Stream | Is it time that renewables and clean tech started telling a different story?
Maybe businesses need to reposition themselves, moving away from the environment message and focussing more on the multiple socio-economic, money-saving and money-generating benefits they offer.
renewables, tech, clean, energy, story, narrative, audiences, brand, engagement, environment, socio-economic, benefits
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Is it time that renewables and clean tech started telling a different story?

With Donald Trump undoing the clean power plan to “bring back jobs and reduce the cost of electricity” in the USA and the UK government slashing subsidies for renewable energy leading to a fall of 95% in investment in renewables, is it time for renewables and clean tech businesses to tell a different story?


The environmental impact of renewables and clean tech has been widely discussed and the Paris Agreement as a framework for countries to reduce greenhouse gases has been the obvious story to tell for businesses in the sector. But like all things that you hear over and over, are people becoming complacent? And has this complacency allowed governments and investors to ignore this critical sector?


Maybe businesses need to reposition themselves, moving away from the environment message and focussing more on the multiple socio-economic, money-saving and money-generating benefits they offer.


What do we mean by positioning a business?

Take a quick scan through the websites of renewable energy companies and you will see lots of crashing waves, bright blue skies and rolling countryside. Like all businesses, they need to offer a service or product that their audiences want and value but their competitors cannot fulfil. It is often difficult to tell these businesses apart, to truly understand the need are they meeting and who it benefits.


Surely the message can’t always be about saving the planet. It’s time to focus on something more tangible, the things that impact people’s day-to-day now. For example, by itself a battery does little, but taking battery-enabled propulsion, we can completely rethink transportation, mobility, robotics, drones, and much more. Rather than emphasising the technology breakthroughs, shouldn’t we be getting excited about the endless possibilities they bring?


Benefit driven themes

In one brainstorm, we’ve come up with four ideas for benefit driven stories that renewables and clean tech businesses could be telling.

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In the USA renewable energy is creating jobs 12 times faster than the rest of the economy. It is one of the fastest growing sectors in the world. This creates a huge social-economic impact and is something that should be more widely known and celebrated.

Renewable energy is still viewed as the energy of the future, but in 2015, renewables surpassed coal to become the largest source of global electricity capacity. Renewables are expected to cover more than 60% of global power capacity growth over the next five years. So instead of being seen as the future, it should be seen as the energy that has replaced fossil fuels as our main source of power. Within this lies the little-known fact that renewable energy is now cheaper than the more traditional forms of electricity generation.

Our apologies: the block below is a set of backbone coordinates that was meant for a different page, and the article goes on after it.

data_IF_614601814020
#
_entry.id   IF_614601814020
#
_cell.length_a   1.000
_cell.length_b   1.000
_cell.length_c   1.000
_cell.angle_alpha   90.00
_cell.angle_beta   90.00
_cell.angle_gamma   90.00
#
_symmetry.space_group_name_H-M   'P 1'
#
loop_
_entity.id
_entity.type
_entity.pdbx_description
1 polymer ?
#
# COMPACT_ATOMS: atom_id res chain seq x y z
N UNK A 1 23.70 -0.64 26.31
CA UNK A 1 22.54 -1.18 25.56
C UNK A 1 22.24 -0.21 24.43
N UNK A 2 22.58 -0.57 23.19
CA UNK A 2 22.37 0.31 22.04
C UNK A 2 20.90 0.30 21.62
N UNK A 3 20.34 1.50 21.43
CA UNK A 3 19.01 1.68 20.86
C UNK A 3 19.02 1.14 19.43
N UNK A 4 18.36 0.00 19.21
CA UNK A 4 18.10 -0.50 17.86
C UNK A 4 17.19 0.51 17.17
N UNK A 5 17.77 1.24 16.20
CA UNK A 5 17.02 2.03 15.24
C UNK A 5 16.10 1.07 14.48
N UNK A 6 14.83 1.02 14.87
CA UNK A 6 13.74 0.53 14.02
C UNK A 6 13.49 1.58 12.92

Green investments were always seen as “nice to haves” in an investment portfolio, but increasingly an investment into renewable energy is seen as a sustainable investment. In recent years, 180 institutional funds totalling $50 billion have pledged to divest of fossil fuels. It isn’t just a moral investment anymore, but a sound economic one.

After the initial rush of record breaking investments 10 years ago by VCs that caused a bubble that inevitably burst, should businesses steer clear of the label cleantech? Whilst annual investment in cleantech increases year-on-year should the focus be less on the “tech” and more on the benefits? Take the domestic fuel cell, the benefits are around power reduction and therefore making power cheaper for the customer. This is something that every household could benefit from, but that very few even know about.


Company culture

Alongside storytelling, company culture is another critical component in changing the narrative.


This takes us back to the positioning of a business and the importance of brand. A brand should position an organisation (or product or service) in the market place to meet the needs of its audiences. And by audiences we don’t just mean customers, we mean everyone involved in and with the organisation – employees, shareholders, partners, the media, everyone…


A good brand defines the proposition of an organisation, how it helps achieve its strategic objectives and meets the needs of its audiences. Put simply it is “how it does business”.  Brand should be used to create a specific and unique culture that joins together the employees’ beliefs, attitudes and ultimately their behaviour. This generates specific and predictable employee responses which can lead to greater discretionary effort, a commitment to stay and motivation as a team member and/or leader. These responses have short-term and longer-term outcomes that improve both employee success and company success.


Standing out from the crowd

So by now the point is clear we hope. If yours is a renewables or cleantech business, have a think about how your business is positioned. Are you telling the same story as everyone else, are you part of the ‘white noise’ syndrome, or could your focus be more benefits driven?


As well as talking differently, perhaps your business needs to start acting differently, only then can the discussion really change.

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